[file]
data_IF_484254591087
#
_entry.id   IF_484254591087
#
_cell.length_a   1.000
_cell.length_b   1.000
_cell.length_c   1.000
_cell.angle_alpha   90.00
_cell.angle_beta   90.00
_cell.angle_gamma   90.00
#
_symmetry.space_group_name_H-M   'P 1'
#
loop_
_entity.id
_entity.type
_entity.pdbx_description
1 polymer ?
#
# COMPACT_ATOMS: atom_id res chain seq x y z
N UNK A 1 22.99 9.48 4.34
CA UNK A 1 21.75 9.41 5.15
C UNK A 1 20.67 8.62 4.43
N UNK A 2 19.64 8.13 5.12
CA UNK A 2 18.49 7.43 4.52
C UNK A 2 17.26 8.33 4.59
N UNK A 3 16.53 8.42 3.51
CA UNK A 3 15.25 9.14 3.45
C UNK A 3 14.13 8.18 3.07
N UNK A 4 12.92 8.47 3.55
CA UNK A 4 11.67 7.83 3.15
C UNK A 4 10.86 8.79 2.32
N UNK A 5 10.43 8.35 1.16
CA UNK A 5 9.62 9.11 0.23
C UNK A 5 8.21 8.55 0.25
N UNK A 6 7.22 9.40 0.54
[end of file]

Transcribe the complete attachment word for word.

data_IF_484254591087
#
_entry.id   IF_484254591087
#
_cell.length_a   1.000
_cell.length_b   1.000
_cell.length_c   1.000
_cell.angle_alpha   90.00
_cell.angle_beta   90.00
_cell.angle_gamma   90.00
#
_symmetry.space_group_name_H-M   'P 1'
#
loop_
_entity.id
_entity.type
_entity.pdbx_description
1 polymer ?
#
# COMPACT_ATOMS: atom_id res chain seq x y z
N UNK A 1 22.99 9.48 4.34
CA UNK A 1 21.75 9.41 5.15
C UNK A 1 20.67 8.62 4.43
N UNK A 2 19.64 8.13 5.12
CA UNK A 2 18.49 7.43 4.52
C UNK A 2 17.26 8.33 4.59
N UNK A 3 16.53 8.42 3.51
CA UNK A 3 15.25 9.14 3.45
C UNK A 3 14.13 8.18 3.07
N UNK A 4 12.92 8.47 3.55
CA UNK A 4 11.67 7.83 3.15
C UNK A 4 10.86 8.79 2.32
N UNK A 5 10.43 8.35 1.16
CA UNK A 5 9.62 9.11 0.23
C UNK A 5 8.21 8.55 0.25
N UNK A 6 7.22 9.40 0.54